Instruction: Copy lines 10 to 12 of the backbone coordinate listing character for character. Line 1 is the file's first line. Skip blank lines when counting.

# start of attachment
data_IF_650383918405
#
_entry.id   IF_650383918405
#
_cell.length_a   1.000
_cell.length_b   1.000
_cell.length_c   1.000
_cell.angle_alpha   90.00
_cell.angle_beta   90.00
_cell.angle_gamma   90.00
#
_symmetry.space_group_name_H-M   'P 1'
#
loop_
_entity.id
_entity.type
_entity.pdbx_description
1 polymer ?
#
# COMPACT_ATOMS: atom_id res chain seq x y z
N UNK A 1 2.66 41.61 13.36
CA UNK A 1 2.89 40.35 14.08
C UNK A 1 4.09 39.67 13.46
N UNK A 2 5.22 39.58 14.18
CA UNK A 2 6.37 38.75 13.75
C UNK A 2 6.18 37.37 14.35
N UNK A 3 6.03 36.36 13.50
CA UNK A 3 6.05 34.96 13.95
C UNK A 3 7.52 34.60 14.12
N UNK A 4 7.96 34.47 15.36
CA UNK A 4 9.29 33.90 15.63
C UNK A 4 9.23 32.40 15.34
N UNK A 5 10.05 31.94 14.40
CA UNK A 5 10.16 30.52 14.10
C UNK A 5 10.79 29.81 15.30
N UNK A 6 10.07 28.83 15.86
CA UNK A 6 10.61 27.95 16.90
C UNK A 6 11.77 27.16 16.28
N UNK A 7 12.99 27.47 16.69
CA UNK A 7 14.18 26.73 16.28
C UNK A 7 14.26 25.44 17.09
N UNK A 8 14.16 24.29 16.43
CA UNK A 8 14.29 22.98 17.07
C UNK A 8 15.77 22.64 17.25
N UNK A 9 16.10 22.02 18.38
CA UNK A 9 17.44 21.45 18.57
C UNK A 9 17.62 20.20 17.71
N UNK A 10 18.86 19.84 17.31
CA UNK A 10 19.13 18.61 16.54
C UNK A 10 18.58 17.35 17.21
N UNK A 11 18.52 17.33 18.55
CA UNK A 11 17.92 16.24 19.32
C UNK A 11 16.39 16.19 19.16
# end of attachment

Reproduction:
_cell.angle_gamma   90.00
#
_symmetry.space_group_name_H-M   'P 1'